"Especially when you’re seeing everything around the league, how competitive each series is, this does not get old," said Spoelstra said. "We do not take it for granted having the opportunity to move on."

More importantly than anything, the Heat head to the next round playing good ball. James was sensational as always throughout and the reintegration of Dwyane Wade back into the lineup couldn’t have gone much better for the Heat. Not only did Wade look like his old self, but Spoelstra was able to limit his minutes, never using him for more than 35 minutes a game in the series.

"Well, lets keep the main thing first is he was able to play this series and he feels great right now. That’s a huge success," said Spoelstra. "Secondly, we knew when he was coming back form the hamstring that it’s not going to happen over night and we can’t fast track it. I was taking him out at various times when I normally wouldn’t. I think he’ll get better each game, but this is an important week."

More than just Wade, the Heat solved their bugaboo to end the regular season — turnovers. Outside of a Game 2 lapse with 17 turnovers, the Heat took tremendous care of the basketball. Even with that anomaly, the Heat still only averaged 9.5 turnovers per game in the four-game series. With how efficiently they shoot the basketball, they’re going to be a tremendously difficult out if they keep that up.

"It’s a process. I think this is step one for us. This is a great direction we’re going in right now. We played championship-level basketball and we got tested and that was great. We got tested by a very young and scrappy bobcats basketball team," said James. "The way we responded was a championship-type attitude. We’re looking forward to our next opponent and we’ll be ready for them."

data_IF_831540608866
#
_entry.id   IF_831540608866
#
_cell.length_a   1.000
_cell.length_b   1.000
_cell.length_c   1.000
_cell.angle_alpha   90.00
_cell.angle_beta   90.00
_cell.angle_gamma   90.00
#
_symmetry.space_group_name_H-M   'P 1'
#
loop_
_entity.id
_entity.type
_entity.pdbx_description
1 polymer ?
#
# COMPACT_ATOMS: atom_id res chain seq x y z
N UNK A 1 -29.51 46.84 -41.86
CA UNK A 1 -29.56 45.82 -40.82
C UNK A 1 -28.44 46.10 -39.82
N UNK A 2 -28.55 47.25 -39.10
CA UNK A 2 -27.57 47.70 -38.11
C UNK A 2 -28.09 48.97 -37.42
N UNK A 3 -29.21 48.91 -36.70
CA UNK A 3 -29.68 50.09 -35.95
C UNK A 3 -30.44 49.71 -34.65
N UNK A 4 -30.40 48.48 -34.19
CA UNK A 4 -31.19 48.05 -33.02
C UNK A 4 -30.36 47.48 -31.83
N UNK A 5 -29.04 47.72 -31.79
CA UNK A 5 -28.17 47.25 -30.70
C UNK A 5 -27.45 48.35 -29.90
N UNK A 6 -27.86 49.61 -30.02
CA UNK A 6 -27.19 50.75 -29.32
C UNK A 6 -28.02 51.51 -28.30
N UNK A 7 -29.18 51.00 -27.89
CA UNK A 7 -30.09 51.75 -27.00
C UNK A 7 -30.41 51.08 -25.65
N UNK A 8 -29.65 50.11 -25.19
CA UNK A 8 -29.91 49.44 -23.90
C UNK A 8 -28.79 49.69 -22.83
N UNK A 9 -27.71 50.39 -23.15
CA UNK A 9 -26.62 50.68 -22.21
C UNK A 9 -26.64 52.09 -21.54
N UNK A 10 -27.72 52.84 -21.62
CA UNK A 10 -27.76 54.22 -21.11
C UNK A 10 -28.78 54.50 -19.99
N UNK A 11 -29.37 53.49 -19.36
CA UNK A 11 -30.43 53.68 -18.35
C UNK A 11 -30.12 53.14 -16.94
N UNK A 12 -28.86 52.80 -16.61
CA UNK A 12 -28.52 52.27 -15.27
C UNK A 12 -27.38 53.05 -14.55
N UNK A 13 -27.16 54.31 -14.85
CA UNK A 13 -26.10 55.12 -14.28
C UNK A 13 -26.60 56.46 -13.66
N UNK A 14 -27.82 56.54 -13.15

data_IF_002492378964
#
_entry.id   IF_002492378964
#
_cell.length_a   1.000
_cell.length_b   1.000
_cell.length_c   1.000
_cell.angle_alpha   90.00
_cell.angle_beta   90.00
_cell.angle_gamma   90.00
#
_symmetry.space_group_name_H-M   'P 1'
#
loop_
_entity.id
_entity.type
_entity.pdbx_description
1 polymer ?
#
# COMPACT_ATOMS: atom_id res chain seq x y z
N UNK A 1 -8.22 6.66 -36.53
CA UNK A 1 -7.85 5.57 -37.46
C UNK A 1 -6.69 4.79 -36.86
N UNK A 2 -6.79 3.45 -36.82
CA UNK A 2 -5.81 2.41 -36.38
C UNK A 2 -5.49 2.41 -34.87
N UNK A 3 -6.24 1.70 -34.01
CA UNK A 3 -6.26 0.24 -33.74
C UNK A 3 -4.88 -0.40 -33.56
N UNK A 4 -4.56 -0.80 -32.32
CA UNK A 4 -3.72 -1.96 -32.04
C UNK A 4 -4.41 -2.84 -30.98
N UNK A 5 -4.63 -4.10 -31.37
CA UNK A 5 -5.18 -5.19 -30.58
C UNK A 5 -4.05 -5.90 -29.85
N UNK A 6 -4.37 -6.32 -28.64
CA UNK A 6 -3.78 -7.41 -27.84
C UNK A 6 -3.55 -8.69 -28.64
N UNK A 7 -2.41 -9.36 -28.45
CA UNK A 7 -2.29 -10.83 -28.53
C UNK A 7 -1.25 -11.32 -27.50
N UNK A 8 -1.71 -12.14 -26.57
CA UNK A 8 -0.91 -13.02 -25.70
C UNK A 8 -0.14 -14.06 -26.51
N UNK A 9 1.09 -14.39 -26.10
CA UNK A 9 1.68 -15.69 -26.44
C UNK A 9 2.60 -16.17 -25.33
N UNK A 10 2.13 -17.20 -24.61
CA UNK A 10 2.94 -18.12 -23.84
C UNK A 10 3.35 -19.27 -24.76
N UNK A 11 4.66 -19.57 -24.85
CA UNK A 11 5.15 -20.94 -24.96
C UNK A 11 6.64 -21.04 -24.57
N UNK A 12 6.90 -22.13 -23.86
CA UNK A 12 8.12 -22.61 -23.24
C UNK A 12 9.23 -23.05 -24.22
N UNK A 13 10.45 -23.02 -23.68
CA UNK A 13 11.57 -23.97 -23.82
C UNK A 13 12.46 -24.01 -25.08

There was cause for concern Monday, though, when James toppled to the deck under the basket in the third quarter, grabbing at his leg. He looked in tremendous pain but came back in. Despite hobbling somewhat, he was sensational the rest of the way and finished with 31 points, 7 rebounds and 9 assists on 10-of-19 shooting. The sweep will give him a couple extra days to nurse what Spoelstra described as a thigh contusion and James said it was only painful for a couple minutes there. It was just one of a couple tough falls and physical fouls James took in the series.

"It’s essential for our offense for him to be aggressive and not just settle for long jumpers, but there’s a cost for that. He takes a lot of contact," said Spoelstra. 

If James can continue to play like that and stay healthy throughout the playoffs, you can pretty much go ahead and pencil Miami into the NBA Finals. No one has the wherewithal in the East to hang with the Heat for seven games. In a playoffs in which Miami was the only frontrunner with a series lead heading into Monday’s games, don’t underestimate Miami completing what they set out to do.

"Some people that are cynical might look at this and say we’re supposed to win 4-0 but it’s not working that way in this league," said Spoelstra. "We understand how fragile it is and how tough it is to win in this league. We’re very pleased that we can move on. We beat a quality opponent and everyone else is still battling it out."